Fruits and vegetables are two commodities that are crucial for health. This is because both contain many vitamins and minerals that are beneficial to the body. As a result, these two commodities are processed into various kinds of products. Starting from processed food, medicine, to cosmetics.
One method of processing fruit and vegetables that is quite often done, even for a household scale, is fermentation. Fermented fruit and vegetable products are believed to increase the benefits previously contained in them.
Dr. Ir. Budiatman Satiawihardja, M.Sc., LPPOM MUI Expert Team as well as a lecturer at the Department of Food Technology, Faculty of Agricultural Technology, Bogor Agricultural University, explained that the fermentation process is a life process of living cells that grow or reproduce.
During the process, there is a change or conversion of substances in the medium into metabolite products (internal or external) as well as cell multiplication or growth.
“Even though the metabolites produced are not the main product (namely by-products), they may be substances that can cause hangovers (khamr) so they can be categorized as critical,” explained Budiatman.
The substance in question is alcohol or ethanol (C2H5OH). Naturally, ethanol is found in ripe fruit, such as durian, pineapple, oranges, and others. Meanwhile, commercially, ethanol is obtained from synthetic and fermentation.
Synthetic ethanol is made from petrochemicals through the hydration process of ethylene, while fermented ethanol is made from vegetable ingredients containing starch or sugar with the help of yeast (Saccharomyces cerevisiae).
“The fermentation of vegetable materials not only produces ethanol, but also other alcohol compounds, so it is necessary to do the separation process of ethanol by distillation,” explained Heryani, S.Si., as the Technical Manager of the LPPOM MUI Laboratory.
(Also read: Understanding the MUI Fatwa on Ethanol Content in Food and Beverage Products)
Then, what kind of ethanol can be used for products to be certified halal by the MUI?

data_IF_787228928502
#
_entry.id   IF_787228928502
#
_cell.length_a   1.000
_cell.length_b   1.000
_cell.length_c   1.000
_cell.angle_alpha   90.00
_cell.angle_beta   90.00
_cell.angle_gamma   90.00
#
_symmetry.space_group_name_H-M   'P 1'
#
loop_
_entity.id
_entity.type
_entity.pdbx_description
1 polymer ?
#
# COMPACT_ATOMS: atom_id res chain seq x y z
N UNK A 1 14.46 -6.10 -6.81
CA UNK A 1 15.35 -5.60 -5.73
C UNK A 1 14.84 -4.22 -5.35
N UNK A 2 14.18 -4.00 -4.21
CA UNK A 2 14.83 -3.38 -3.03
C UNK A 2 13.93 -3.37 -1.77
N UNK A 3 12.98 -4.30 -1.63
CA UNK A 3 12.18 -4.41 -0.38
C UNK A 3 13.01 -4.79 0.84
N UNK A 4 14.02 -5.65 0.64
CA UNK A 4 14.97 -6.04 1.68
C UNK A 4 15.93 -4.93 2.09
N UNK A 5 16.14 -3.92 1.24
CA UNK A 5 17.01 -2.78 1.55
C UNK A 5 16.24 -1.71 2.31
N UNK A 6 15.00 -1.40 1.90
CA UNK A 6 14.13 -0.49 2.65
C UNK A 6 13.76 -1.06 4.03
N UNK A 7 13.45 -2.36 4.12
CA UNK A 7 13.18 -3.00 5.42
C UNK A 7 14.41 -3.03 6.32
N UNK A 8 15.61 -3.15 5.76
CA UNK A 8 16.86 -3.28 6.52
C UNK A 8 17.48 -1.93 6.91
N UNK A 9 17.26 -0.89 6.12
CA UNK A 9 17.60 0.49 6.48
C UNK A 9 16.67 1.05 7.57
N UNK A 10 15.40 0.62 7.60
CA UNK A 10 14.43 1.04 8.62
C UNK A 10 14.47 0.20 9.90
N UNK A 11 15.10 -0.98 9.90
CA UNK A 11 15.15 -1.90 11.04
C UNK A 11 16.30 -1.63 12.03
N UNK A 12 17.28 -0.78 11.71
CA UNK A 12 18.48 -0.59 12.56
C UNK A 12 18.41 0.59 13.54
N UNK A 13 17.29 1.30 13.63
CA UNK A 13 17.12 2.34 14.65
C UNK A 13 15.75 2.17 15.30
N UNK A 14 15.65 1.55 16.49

Fundamentally, any food that contains carbohydrates has the potential to also contain ethanol. However, ethanol contained in food naturally is not included in the prohibited category of khamr.
To be noted, fermentation makes alcohol levels in fruits and vegetables increase and it could be dangerous for those who consume. If it happens, the fruits and vegetables will become haram.
This is in accordance with the Hadith of the Prophet. which later became the rule of fiqhiyyah: “Laa dhoror wa laa dhiroor”. Meaning: “There must be no danger and no harm to others.” (HR. Al-Baihaqi, Al-Hâkim, etc.).
MUI Fatwa No. 10 of 2018 concerning Food and Beverage Products Containing Alcohol / Ethanol states that only ethanol derived from khamr cannot be used for halal products because it is haram and unclean.
If it does not come from the industry of khamr, other types of ethanol may be used with the limits agreed in the fatwa. For example, synthetic ethanol or non-fermentation products khamr.
There are also at least some new things that are contained in the fatwa. First, the ethanol content of the final food product is not limited as long as it is not medically harmful. Second, the ethanol content in the final beverage product is tolerated less than 0.5% as long as it is not medically harmful. Third, ethanol content for intermediate products such as flavors and seasonings are not limited, as long as its use in the final product is in accordance with the first and second provisions.
Of course, this non-hazardous requirement for retail products has been evaluated by BPOM by granting product distribution permits. This latest regulation also changes the previous direction of MUI fatwa that does not tolerate ethanol content in instant foods and beverages. (YN)